Lady Don't Take No
Lady Don't Take No
Nov 20, 2020
Josie Duffy Rice Has The Blueprint
Play • 42 min

Alicia Garza is joined this week by journalist and activist, Josie Duffy Rice. Duffy Rice is the President of The Appeal, as well as co-host of the podcast, Justice in America. Garza and Duffy Rice discuss the Blueprint for A Safer and More Just America, a comprehensive framework for national criminal justice reform. Plus, Garza is back with her  round-up of all things good and awful from this past week.

Josie Duffy Rice on Twitter & Instagram

Lady Don't Take No on Twitter, Instagram & Facebook.

Alicia Garza on Twitter, Instagram & Facebook.

This pod is supported by the Black Futures Lab

Production by Phil Surkis

Theme music: "Lady Don't Tek No" by Latyrx


Alicia Garza founded the Black Futures Lab to make Black communities powerful in politics. She is the co-creator of #BlackLivesMatter and the Black Lives Matter Global Network, an international organizing project to end state violence and oppression against Black people. Garza serves as the Strategy & Partnerships Director for the National Domestic Workers Alliance. She is the co-founder of Supermajority, a new home for women’s activism. Alicia was recently named to TIME’s Annual TIME100 List of the 100 Most Influential People in the World, alongside her BLM co-founders Opal Tometi and Patrisse Cullors. She is the author of the critically acclaimed book, The Purpose of Power: How We Come Together When We Fall Apart (Penguin Random House),  and she warns you -- hashtags don’t start movements. People do. 

System Check with Melissa Harris-Perry and Dorian Warren
System Check with Melissa Harris-Perry and Dorian Warren
System Check
10: Political Violence Is No Anomaly in American History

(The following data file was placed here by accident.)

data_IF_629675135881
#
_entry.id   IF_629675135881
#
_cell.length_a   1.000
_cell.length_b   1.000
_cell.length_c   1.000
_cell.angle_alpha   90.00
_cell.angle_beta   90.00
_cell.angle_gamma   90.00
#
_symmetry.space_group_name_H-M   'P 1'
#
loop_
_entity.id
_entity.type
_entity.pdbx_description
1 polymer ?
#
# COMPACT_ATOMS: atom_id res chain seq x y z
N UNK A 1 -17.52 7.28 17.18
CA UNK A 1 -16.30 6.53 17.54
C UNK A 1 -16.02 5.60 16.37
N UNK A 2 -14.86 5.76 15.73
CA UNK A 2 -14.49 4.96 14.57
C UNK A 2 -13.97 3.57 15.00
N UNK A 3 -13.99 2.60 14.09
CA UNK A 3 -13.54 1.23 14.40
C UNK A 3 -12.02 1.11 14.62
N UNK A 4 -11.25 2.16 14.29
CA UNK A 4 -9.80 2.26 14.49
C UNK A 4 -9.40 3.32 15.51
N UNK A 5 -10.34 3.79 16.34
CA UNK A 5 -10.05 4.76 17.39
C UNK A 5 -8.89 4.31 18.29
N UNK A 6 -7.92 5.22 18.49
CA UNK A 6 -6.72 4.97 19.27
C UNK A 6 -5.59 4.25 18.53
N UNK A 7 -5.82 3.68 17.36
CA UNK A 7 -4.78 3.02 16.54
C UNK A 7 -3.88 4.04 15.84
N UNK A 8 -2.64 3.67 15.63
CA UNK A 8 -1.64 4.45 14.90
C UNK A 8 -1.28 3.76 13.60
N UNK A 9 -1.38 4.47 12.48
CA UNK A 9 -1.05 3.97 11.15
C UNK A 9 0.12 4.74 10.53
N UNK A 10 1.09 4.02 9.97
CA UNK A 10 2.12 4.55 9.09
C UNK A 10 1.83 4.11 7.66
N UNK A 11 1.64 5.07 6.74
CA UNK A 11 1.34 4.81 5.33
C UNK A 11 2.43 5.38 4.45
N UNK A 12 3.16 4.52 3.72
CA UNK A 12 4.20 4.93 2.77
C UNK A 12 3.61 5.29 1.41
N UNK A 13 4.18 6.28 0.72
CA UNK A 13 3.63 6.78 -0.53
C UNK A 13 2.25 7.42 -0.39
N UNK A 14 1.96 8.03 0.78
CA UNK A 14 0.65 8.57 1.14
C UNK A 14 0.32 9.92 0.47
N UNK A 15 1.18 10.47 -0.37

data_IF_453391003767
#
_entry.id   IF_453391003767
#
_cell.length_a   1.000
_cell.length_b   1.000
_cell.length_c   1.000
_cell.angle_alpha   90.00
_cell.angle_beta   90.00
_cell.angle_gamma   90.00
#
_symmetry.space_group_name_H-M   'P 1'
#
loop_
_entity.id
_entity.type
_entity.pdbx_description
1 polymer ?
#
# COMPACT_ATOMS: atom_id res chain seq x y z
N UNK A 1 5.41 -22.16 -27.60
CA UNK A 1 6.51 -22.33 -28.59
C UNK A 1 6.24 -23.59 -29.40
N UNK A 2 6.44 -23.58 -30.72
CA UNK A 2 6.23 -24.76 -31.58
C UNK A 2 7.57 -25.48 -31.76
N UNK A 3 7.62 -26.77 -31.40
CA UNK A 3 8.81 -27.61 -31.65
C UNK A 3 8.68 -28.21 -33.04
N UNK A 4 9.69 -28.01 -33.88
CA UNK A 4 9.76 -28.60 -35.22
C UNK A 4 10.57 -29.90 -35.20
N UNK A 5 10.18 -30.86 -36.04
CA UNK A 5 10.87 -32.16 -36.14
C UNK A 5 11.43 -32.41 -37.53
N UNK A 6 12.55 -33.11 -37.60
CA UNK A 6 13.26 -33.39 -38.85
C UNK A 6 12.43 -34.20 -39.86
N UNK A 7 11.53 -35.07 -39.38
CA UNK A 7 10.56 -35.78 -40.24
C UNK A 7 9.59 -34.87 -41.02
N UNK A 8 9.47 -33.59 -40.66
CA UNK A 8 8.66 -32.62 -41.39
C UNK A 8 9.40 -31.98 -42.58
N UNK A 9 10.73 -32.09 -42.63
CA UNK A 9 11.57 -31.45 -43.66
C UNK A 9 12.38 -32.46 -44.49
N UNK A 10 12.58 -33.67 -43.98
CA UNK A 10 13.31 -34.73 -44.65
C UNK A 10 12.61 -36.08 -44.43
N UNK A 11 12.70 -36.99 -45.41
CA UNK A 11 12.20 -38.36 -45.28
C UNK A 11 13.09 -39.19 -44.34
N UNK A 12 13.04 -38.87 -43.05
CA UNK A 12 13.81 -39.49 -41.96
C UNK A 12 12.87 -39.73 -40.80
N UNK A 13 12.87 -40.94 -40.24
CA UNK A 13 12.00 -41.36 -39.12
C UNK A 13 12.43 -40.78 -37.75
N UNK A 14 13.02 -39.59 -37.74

Georgia made history this week: The state elected a Black Senator on Tuesday for the first time ever. Rev. Raphael Warnock, a Morehouse graduate who serves as senior pastor of the storied Ebenezer Baptist Church once pastored by Dr. Martin Luther King, Jr., will be representing Georgia in the Senate as soon as the results are certified. Along with the win of his fellow Georgian, Jon Ossoff, the Senate will effectively be in Democratic hands, as will the House and the Presidency. Sadly, a different kind of history was also made this week, when an angry, violent, mob of mostly white Trump supporters broke into the Capitol on Wednesday, smashing windows, destroying private offices and violating public spaces. With encouragement from the man occupying the highest office in the land, the mob forced our elected representatives to flee the House and Senate floors as they were undertaking the constitutionally mandated certification of the 2020 presidential election. The people who perpetrated this attack against our democracy were fueled by misinformation, much of it coming from the President himself: That dead people had voted, that voting machines had somehow switched votes, that the election was rigged and widespread fraud had handed Biden the presidency. But they were also acting on another kind of misinformation, another kind of lie—a lie that erases the genius and the contributions of Black people, a lie that ignores the fact that it was Black hands that made America what it is, that unpaid Black labor built the very buildings that serve as the seat of our democracy (https://www.aoc.gov/explore-capitol-campus/art/slave-labor-commemorative-marker) . They were fueled by the lie that is white supremacy. If we are to move beyond the gridlock that has been our political fate for years, we need to face up to this lie embedded deep within our entire public life. On this week’s show, your hosts Melissa Harris-Perry and Dorian Warren undertake a system check of the very foundation of our politics. Our guest and guide this week is Hasan Kwame Jeffries, associate professor of history at The Ohio State University where he teaches courses on the Civil Rights and Black Power Movements. He reminds us that the violence we saw at the Capitol this week is not an anomaly—in fact, political violence is what birthed this nation. The American Revolution, the Civil War, the brutal suppression of Reconstruction and the stiff resistance to the Civil Rights Movement, political violence has long been used to perpetuate white supremacy in this country. And too often, Black agency and emancipation has been bartered away to avoid further political violence. But Prof. Jeffries points us toward a way to hold people—whether they’re the people who stormed the Capitol or the politicians who egged them on—accountable for their political violence, and a way to recognizing and honoring the full contributions that Black Americans have made to our republic. Our final word this week goes to Professor Blair Kelley, Associate Professor of History at North Carolina State University. System Check listeners will remember Prof. Kelley from episode 2, in which she gave us a deeply personal perspective on voter suppression (https://www.thenation.com/podcast/politics/voting-election-electoral-college/) —this week, she reminds us of all the working class Black folks who have asserted their right to participate in a political system that more often than not thwarted and devalued their input. It is our task to honor their legacy. System Checklist Transforming analysis into action, the System Check Team gives listeners three action items this week: Take Action: The politicians who aided and abetted this week’s assault on democracy must be held accountable. Prof. Hasan Kwame Jeffries’s brother, Rep. Hakeem Jeffries (https://twitter.com/RepJeffries/status/1347245549188239360?ref_src=twsrc%5Egoogle%7Ctwcamp%5Eserp%7Ctwgr%5Etweet) , is one of a chorus of politicians who came out today demanding President Trump’s removal from office. Add your name as a co-signer of Rep. Cori Bush’s bill to investigate and expel members of congress who fomented the storming of the Capitol (https://gopcoup.com/) , and help shift the balance of power in the Senate, that most unequal of institutions, by telling your representatives to make Washington, DC the 51st state (https://statehood.dc.gov/page/contact-congress#/3/) . Get Informed: How do we fight misinformation? By educating ourselves. This week’s political violence didn’t come out of nowhere (https://www.thenation.com/article/politics/proud-boys-capitol/) , it’s a clear response to the progressive political gains made this year, facilitated by the work of Black women from Stacey Abrams all the way back to Fannie Lour Hamer (https://www.thenation.com/article/politics/black-women-voting-rights/) . Check out Prof. Jeffries’s moving TedTalk (https://www.ted.com/talks/hasan_kwame_jeffries_why_we_must_confront_the_painful_parts_of_us_history/transcript?language=en#t-95967) , mentioned in today’s show. Listen to Rev. Raphael Warnock’s speech (https://www.11alive.com/article/news/politics/elections/raphael-warnock-georgia-senate-runoff-statement/507-43edf954-2b32-4730-a035-fde09b50f2b5) after his defeat of Sen. Kelly Loeffler to learn how the son of a woman who picked someone else’s cotton could become a US Senator. Watch: And while you’re at it, treat yourself to Elizabeth Alexander’s full reading of “Praise Song for the Day” (https://www.youtube.com/watch?v=_vLBnFk-OFc) at the 2009 inauguration of Barack Obama. As always, we welcome your additions to our Checklist! Use our Twitter (https://twitter.com/SystemCheckPod) and Facebook (https://www.facebook.com/SystemCheckPod/) pages to add your comments, suggested actions, and organizations to support. And if you like the show, subscribe on Apple Podcasts (https://podcasts.apple.com/us/podcast/system-check/id1536830138) , Spotify (https://open.spotify.com/show/0vI1wNUVfYbZXMIM6nciaX?si=VoRgIzndRVG4Xw_rQNGKmQ) , or wherever you get your podcasts for new episodes every Friday. System Check is a project of The Nation magazine, hosted by Melissa Harris-Perry and Dorian Warren and produced by Sophia Steinert-Evoy. Support for System Check comes from Omidyar Network, a social change venture that is reimagining how capitalism should work. Learn more about their efforts to recenter our economy around individuals, community, and societal well-being at Omidyar.com (http://omidyar.com/) . Our executive producer is Frank Reynolds. Our theme music is by Brooklyn-based artist and producer Jachary (https://jachary.bandcamp.com/) . Subscribe to The Nation to support all of our podcasts: http://thenation.com/systemchecksubs.